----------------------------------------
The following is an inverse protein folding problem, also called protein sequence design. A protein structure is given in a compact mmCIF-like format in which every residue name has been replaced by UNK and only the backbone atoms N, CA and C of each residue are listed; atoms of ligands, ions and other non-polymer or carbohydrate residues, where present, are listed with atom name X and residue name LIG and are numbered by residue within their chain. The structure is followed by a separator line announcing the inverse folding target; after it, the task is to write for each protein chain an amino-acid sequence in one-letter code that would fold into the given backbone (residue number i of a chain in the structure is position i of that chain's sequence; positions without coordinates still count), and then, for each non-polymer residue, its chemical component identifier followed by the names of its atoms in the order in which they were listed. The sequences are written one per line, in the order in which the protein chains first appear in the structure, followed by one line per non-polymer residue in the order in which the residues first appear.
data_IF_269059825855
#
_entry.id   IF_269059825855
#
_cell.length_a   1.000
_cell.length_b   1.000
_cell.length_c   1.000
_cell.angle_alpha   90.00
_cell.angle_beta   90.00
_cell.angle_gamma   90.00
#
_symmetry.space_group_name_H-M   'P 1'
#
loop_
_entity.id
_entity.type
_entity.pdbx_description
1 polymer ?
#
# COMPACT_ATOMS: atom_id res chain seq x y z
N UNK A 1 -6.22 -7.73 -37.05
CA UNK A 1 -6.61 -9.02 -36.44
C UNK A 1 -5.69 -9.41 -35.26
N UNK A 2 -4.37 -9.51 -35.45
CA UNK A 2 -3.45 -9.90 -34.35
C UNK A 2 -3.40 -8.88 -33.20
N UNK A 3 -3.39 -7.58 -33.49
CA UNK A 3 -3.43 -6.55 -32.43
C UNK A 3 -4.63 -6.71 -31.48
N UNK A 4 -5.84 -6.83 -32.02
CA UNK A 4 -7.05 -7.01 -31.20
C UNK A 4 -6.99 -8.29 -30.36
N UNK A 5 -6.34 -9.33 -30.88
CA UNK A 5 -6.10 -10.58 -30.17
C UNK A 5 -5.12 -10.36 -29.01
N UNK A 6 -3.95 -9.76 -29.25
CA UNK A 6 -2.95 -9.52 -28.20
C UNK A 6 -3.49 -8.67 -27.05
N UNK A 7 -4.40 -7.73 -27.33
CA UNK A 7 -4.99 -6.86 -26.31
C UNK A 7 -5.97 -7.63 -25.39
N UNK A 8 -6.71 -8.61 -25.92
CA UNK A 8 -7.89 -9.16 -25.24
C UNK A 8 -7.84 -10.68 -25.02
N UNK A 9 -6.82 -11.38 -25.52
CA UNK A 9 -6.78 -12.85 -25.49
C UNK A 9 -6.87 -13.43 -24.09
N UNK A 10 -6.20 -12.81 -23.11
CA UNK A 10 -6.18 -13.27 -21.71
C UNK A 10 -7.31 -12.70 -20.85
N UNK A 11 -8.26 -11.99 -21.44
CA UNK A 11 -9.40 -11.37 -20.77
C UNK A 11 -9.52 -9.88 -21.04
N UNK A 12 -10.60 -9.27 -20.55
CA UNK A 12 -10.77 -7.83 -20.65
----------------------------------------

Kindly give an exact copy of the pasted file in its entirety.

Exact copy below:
The following is an inverse protein folding problem, also called protein sequence design. A protein structure is given in a compact mmCIF-like format in which every residue name has been replaced by UNK and only the backbone atoms N, CA and C of each residue are listed; atoms of ligands, ions and other non-polymer or carbohydrate residues, where present, are listed with atom name X and residue name LIG and are numbered by residue within their chain. The structure is followed by a separator line announcing the inverse folding target; after it, the task is to write for each protein chain an amino-acid sequence in one-letter code that would fold into the given backbone (residue number i of a chain in the structure is position i of that chain's sequence; positions without coordinates still count), and then, for each non-polymer residue, its chemical component identifier followed by the names of its atoms in the order in which they were listed. The sequences are written one per line, in the order in which the protein chains first appear in the structure, followed by one line per non-polymer residue in the order in which the residues first appear.
data_IF_269059825855
#
_entry.id   IF_269059825855
#
_cell.length_a   1.000
_cell.length_b   1.000
_cell.length_c   1.000
_cell.angle_alpha   90.00
_cell.angle_beta   90.00
_cell.angle_gamma   90.00
#
_symmetry.space_group_name_H-M   'P 1'
#
loop_
_entity.id
_entity.type
_entity.pdbx_description
1 polymer ?
#
# COMPACT_ATOMS: atom_id res chain seq x y z
N UNK A 1 -6.22 -7.73 -37.05
CA UNK A 1 -6.61 -9.02 -36.44
C UNK A 1 -5.69 -9.41 -35.26
N UNK A 2 -4.37 -9.51 -35.45
CA UNK A 2 -3.45 -9.90 -34.35
C UNK A 2 -3.40 -8.88 -33.20
N UNK A 3 -3.39 -7.58 -33.49
CA UNK A 3 -3.43 -6.55 -32.43
C UNK A 3 -4.63 -6.71 -31.48
N UNK A 4 -5.84 -6.83 -32.02
CA UNK A 4 -7.05 -7.01 -31.20
C UNK A 4 -6.99 -8.29 -30.36
N UNK A 5 -6.34 -9.33 -30.88
CA UNK A 5 -6.10 -10.58 -30.17
C UNK A 5 -5.12 -10.36 -29.01
N UNK A 6 -3.95 -9.76 -29.25
CA UNK A 6 -2.95 -9.52 -28.20
C UNK A 6 -3.49 -8.67 -27.05
N UNK A 7 -4.40 -7.73 -27.33
CA UNK A 7 -4.99 -6.86 -26.31
C UNK A 7 -5.97 -7.63 -25.39
N UNK A 8 -6.71 -8.61 -25.92
CA UNK A 8 -7.89 -9.16 -25.24
C UNK A 8 -7.84 -10.68 -25.02
N UNK A 9 -6.82 -11.38 -25.52
CA UNK A 9 -6.78 -12.85 -25.49
C UNK A 9 -6.87 -13.43 -24.09
N UNK A 10 -6.20 -12.81 -23.11
CA UNK A 10 -6.18 -13.27 -21.71
C UNK A 10 -7.31 -12.70 -20.85
N UNK A 11 -8.26 -11.99 -21.44
CA UNK A 11 -9.40 -11.37 -20.77
C UNK A 11 -9.52 -9.88 -21.04
N UNK A 12 -10.60 -9.27 -20.55
CA UNK A 12 -10.77 -7.83 -20.65